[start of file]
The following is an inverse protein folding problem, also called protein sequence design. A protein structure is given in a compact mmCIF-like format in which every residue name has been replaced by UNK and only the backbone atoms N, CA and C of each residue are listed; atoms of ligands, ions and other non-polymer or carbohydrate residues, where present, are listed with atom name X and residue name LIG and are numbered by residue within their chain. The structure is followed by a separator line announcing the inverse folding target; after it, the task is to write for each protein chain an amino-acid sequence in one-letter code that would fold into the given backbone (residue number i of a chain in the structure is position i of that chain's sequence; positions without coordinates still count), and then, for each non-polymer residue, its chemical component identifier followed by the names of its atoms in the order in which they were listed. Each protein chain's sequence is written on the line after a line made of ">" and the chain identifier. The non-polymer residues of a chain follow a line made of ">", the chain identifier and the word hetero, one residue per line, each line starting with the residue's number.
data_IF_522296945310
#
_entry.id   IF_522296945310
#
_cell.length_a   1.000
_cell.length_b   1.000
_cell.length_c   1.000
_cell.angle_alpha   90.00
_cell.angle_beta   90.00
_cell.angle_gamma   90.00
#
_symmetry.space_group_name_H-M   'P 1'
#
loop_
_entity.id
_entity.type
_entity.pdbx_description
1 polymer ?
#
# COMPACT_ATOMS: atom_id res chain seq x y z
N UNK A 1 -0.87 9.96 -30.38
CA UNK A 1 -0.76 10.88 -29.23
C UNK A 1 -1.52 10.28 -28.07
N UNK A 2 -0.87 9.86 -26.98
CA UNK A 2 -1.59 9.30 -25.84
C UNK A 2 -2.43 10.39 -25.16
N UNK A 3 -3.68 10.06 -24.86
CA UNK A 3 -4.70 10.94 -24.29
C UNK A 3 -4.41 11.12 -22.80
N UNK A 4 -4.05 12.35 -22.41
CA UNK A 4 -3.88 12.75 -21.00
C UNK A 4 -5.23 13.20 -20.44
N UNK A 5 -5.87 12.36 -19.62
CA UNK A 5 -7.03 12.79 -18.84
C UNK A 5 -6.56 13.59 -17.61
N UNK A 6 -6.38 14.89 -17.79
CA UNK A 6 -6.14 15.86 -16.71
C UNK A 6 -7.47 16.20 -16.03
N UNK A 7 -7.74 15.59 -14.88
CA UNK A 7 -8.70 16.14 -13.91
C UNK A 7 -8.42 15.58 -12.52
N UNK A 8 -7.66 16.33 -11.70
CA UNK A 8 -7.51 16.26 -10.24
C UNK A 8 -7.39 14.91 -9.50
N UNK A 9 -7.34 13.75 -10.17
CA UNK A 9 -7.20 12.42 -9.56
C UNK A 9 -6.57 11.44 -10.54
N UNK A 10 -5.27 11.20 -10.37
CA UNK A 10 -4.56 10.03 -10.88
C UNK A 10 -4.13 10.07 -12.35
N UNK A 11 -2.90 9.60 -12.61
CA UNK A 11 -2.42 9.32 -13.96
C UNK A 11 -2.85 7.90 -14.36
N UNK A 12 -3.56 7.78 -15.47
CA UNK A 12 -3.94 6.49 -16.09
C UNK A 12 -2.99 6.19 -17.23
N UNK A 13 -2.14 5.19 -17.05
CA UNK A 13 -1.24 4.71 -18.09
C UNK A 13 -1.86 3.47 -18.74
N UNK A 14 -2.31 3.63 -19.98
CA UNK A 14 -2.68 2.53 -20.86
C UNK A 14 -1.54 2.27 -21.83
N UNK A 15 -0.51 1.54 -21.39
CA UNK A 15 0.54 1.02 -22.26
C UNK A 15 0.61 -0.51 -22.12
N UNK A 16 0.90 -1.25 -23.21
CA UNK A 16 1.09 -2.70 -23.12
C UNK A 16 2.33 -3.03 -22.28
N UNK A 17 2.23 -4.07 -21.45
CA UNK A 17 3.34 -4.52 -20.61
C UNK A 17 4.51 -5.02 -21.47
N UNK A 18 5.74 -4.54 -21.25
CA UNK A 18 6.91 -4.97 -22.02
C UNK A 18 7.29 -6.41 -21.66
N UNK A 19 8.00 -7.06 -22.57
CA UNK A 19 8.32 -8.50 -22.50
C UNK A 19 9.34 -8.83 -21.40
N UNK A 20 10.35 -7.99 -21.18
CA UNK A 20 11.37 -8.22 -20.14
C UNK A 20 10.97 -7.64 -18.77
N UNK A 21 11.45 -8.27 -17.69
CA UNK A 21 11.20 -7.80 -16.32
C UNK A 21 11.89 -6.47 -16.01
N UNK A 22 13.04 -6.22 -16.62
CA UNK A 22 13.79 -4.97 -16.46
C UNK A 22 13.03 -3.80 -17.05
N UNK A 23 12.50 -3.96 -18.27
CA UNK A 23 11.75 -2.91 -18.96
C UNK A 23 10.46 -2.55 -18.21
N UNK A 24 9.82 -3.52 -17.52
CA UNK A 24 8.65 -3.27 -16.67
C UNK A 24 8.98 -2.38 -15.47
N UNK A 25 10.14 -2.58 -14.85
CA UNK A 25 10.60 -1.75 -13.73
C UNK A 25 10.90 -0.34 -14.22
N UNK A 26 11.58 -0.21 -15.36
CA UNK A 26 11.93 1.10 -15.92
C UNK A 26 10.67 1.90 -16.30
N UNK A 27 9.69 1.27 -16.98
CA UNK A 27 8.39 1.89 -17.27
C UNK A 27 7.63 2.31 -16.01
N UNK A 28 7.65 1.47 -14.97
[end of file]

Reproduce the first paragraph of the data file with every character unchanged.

The following is an inverse protein folding problem, also called protein sequence design. A protein structure is given in a compact mmCIF-like format in which every residue name has been replaced by UNK and only the backbone atoms N, CA and C of each residue are listed; atoms of ligands, ions and other non-polymer or carbohydrate residues, where present, are listed with atom name X and residue name LIG and are numbered by residue within their chain. The structure is followed by a separator line announcing the inverse folding target; after it, the task is to write for each protein chain an amino-acid sequence in one-letter code that would fold into the given backbone (residue number i of a chain in the structure is position i of that chain's sequence; positions without coordinates still count), and then, for each non-polymer residue, its chemical component identifier followed by the names of its atoms in the order in which they were listed. Each protein chain's sequence is written on the line after a line made of ">" and the chain identifier. The non-polymer residues of a chain follow a line made of ">", the chain identifier and the word hetero, one residue per line, each line starting with the residue's number.